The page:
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Determining the Regional Job-House Balance Ratio Based on Congestion Factor and Centrality

S. W. M. P. Senevirathne and P. C. P. De Silva
Department of Town & Country Planning, University of Moratuwa, Moratuwa, Sri Lanka

Abstract—It is accepted in urban and regional planning that a proper distribution of land use zoning will be able to optimize the Vehicle Miles Travelled (VMT) to reduce the transportation-related energy consumption and congestion. One of the strategic approaches of integrating transport and urban planning is introducing an optimized ratio for administrative level job-house combinations. The objective of this research is to develop a computer-aided mechanism to assist the determination of development zoning regulations based on the job-house combination in a regional context. The R programming platform is used to develop the automated tool. The data required for the analysis are road network details, trip generation and trip attraction details at each Traffic Analysis Zone (TAZ). The gravity model is used to carry out the trip distribution and it is assigned to the road network using the graph theory. The centrality values are used to estimate the potential trip attraction levels. The main assumption undertaken in the study is that the trip generation occurred by a group of population in a particular TAZ is considered as work based trips. The result of the method for Colombo district, Sri Lanka indicated that the job-house ratio varies from 0.1 to 9.2 resulting in an average trip length of 23 km from houses to work locations. Finally, the method suggested a minimum and maximum value of 0.5 and 4, which reduced the VMT from 46% and average fuel consumption by 22%.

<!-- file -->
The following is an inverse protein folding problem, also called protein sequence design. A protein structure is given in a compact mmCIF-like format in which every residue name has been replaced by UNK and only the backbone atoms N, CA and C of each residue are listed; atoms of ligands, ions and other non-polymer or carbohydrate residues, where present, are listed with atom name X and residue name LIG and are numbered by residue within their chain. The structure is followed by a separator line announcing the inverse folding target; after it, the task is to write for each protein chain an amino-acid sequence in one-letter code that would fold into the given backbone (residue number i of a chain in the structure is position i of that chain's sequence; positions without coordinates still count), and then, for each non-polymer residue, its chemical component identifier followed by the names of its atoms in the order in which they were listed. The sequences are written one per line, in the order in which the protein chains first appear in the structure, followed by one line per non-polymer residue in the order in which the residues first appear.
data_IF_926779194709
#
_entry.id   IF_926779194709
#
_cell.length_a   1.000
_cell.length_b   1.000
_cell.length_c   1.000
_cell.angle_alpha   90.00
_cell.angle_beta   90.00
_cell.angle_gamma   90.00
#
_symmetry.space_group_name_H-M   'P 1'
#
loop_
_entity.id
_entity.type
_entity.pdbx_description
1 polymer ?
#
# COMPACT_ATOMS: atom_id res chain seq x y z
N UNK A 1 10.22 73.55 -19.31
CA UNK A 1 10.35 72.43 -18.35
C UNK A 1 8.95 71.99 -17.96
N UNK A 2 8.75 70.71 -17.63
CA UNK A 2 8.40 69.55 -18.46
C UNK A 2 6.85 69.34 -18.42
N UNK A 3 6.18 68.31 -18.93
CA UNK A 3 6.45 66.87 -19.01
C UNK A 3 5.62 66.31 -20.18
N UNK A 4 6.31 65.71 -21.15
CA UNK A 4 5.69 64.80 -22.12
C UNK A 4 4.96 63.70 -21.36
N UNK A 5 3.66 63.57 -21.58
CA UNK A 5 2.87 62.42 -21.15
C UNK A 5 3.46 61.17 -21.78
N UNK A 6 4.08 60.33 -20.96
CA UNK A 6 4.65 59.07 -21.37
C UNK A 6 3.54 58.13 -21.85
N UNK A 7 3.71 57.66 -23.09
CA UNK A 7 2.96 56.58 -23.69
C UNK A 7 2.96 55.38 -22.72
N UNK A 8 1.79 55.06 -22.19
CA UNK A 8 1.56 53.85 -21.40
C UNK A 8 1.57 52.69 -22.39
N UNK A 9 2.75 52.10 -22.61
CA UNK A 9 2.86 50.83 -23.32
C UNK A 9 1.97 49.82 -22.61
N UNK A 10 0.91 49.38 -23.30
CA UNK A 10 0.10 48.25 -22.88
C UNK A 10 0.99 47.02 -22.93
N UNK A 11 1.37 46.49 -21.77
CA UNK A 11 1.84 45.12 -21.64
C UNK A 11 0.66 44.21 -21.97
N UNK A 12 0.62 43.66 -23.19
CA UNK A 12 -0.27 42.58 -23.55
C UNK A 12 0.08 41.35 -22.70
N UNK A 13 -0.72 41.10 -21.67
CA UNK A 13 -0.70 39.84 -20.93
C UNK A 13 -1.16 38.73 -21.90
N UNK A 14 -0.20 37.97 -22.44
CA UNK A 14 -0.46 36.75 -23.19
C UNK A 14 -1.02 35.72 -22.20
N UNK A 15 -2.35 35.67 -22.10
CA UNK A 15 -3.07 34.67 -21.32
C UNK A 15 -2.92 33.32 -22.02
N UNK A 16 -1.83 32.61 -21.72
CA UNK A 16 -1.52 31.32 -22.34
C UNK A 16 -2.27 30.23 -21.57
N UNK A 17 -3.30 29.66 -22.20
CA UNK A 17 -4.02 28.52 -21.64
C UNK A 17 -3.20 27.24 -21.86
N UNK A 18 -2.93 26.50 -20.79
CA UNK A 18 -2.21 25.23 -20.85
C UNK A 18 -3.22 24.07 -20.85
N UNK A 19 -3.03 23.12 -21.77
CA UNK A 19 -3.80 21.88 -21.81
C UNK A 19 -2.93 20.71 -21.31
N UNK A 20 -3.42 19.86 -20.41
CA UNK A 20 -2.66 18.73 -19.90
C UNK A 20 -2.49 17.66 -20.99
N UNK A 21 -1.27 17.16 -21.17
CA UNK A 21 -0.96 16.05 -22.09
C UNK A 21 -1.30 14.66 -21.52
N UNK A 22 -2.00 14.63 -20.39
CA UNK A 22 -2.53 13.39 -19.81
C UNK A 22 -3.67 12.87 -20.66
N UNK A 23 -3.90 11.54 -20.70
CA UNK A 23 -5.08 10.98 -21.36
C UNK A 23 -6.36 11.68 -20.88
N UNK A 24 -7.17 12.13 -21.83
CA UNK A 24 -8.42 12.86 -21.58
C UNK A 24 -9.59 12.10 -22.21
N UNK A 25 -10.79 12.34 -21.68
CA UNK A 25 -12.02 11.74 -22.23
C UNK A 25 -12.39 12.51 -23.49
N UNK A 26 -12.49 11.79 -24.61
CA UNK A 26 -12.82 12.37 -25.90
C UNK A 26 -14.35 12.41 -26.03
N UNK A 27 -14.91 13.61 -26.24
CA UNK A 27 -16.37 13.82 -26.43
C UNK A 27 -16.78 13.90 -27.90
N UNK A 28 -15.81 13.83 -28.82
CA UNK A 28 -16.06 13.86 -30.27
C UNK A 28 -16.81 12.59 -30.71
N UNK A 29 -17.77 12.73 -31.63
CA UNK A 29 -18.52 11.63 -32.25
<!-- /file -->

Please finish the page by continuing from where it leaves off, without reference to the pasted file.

Index Terms—Centrality, Job-house ratio, Land use – transport simulation model, R programming, Route assignment

Cite: S. W. M. P. Senevirathne and P. C. P. De Silva, "Determining the Regional Job-House Balance Ratio Based on Congestion Factor and Centrality," International Journal of Structural and Civil Engineering Research, Vol. 8, No. 3, pp. 284-289, August 2019. doi: 10.18178/ijscer.8.3.284-289